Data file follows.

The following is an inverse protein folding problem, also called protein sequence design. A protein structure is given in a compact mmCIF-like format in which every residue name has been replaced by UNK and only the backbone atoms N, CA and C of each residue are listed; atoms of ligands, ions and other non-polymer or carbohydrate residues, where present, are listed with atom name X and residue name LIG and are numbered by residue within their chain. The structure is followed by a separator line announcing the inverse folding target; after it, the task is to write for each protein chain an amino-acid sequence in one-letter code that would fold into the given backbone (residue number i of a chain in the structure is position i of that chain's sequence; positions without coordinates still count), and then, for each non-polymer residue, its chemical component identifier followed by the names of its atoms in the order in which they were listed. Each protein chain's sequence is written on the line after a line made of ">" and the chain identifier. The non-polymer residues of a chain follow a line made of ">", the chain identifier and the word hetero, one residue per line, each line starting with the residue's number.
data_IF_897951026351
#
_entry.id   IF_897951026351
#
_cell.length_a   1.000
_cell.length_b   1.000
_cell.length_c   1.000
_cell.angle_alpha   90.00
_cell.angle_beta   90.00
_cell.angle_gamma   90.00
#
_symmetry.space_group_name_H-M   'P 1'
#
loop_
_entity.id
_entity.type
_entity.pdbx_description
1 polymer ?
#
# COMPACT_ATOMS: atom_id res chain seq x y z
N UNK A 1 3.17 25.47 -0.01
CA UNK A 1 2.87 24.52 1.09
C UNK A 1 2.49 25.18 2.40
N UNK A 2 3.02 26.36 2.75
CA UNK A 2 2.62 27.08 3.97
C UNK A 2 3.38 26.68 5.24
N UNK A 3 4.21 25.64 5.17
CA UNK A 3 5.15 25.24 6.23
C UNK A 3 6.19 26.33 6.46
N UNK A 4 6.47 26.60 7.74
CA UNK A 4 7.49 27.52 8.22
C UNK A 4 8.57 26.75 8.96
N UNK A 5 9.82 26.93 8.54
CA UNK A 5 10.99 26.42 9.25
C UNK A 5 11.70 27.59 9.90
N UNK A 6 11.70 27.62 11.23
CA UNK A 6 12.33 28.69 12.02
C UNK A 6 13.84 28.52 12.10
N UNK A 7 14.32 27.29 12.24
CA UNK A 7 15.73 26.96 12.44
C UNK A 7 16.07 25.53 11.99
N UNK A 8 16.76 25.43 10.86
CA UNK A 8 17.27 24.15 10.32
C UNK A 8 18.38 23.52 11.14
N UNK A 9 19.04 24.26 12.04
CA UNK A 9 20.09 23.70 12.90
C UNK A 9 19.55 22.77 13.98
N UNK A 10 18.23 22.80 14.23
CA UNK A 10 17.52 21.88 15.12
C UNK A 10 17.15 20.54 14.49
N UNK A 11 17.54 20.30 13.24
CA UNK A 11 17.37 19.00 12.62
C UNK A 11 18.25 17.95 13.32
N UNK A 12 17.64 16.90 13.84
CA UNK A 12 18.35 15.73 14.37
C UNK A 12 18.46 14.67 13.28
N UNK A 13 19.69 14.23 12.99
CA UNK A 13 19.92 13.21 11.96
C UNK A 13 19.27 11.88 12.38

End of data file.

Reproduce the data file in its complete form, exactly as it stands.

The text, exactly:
The following is an inverse protein folding problem, also called protein sequence design. A protein structure is given in a compact mmCIF-like format in which every residue name has been replaced by UNK and only the backbone atoms N, CA and C of each residue are listed; atoms of ligands, ions and other non-polymer or carbohydrate residues, where present, are listed with atom name X and residue name LIG and are numbered by residue within their chain. The structure is followed by a separator line announcing the inverse folding target; after it, the task is to write for each protein chain an amino-acid sequence in one-letter code that would fold into the given backbone (residue number i of a chain in the structure is position i of that chain's sequence; positions without coordinates still count), and then, for each non-polymer residue, its chemical component identifier followed by the names of its atoms in the order in which they were listed. Each protein chain's sequence is written on the line after a line made of ">" and the chain identifier. The non-polymer residues of a chain follow a line made of ">", the chain identifier and the word hetero, one residue per line, each line starting with the residue's number.
data_IF_897951026351
#
_entry.id   IF_897951026351
#
_cell.length_a   1.000
_cell.length_b   1.000
_cell.length_c   1.000
_cell.angle_alpha   90.00
_cell.angle_beta   90.00
_cell.angle_gamma   90.00
#
_symmetry.space_group_name_H-M   'P 1'
#
loop_
_entity.id
_entity.type
_entity.pdbx_description
1 polymer ?
#
# COMPACT_ATOMS: atom_id res chain seq x y z
N UNK A 1 3.17 25.47 -0.01
CA UNK A 1 2.87 24.52 1.09
C UNK A 1 2.49 25.18 2.40
N UNK A 2 3.02 26.36 2.75
CA UNK A 2 2.62 27.08 3.97
C UNK A 2 3.38 26.68 5.24
N UNK A 3 4.21 25.64 5.17
CA UNK A 3 5.15 25.24 6.23
C UNK A 3 6.19 26.33 6.46
N UNK A 4 6.47 26.60 7.74
CA UNK A 4 7.49 27.52 8.22
C UNK A 4 8.57 26.75 8.96
N UNK A 5 9.82 26.93 8.54
CA UNK A 5 10.99 26.42 9.25
C UNK A 5 11.70 27.59 9.90
N UNK A 6 11.70 27.62 11.23
CA UNK A 6 12.33 28.69 12.02
C UNK A 6 13.84 28.52 12.10
N UNK A 7 14.32 27.29 12.24
CA UNK A 7 15.73 26.96 12.44
C UNK A 7 16.07 25.53 11.99
N UNK A 8 16.76 25.43 10.86
CA UNK A 8 17.27 24.15 10.32
C UNK A 8 18.38 23.52 11.14
N UNK A 9 19.04 24.26 12.04
CA UNK A 9 20.09 23.70 12.90
C UNK A 9 19.55 22.77 13.98
N UNK A 10 18.23 22.80 14.23
CA UNK A 10 17.52 21.88 15.12
C UNK A 10 17.15 20.54 14.49
N UNK A 11 17.54 20.30 13.24
CA UNK A 11 17.37 19.00 12.62
C UNK A 11 18.25 17.95 13.32
N UNK A 12 17.64 16.90 13.84
CA UNK A 12 18.35 15.73 14.37
C UNK A 12 18.46 14.67 13.28
N UNK A 13 19.69 14.23 12.99
CA UNK A 13 19.92 13.21 11.96
C UNK A 13 19.27 11.88 12.38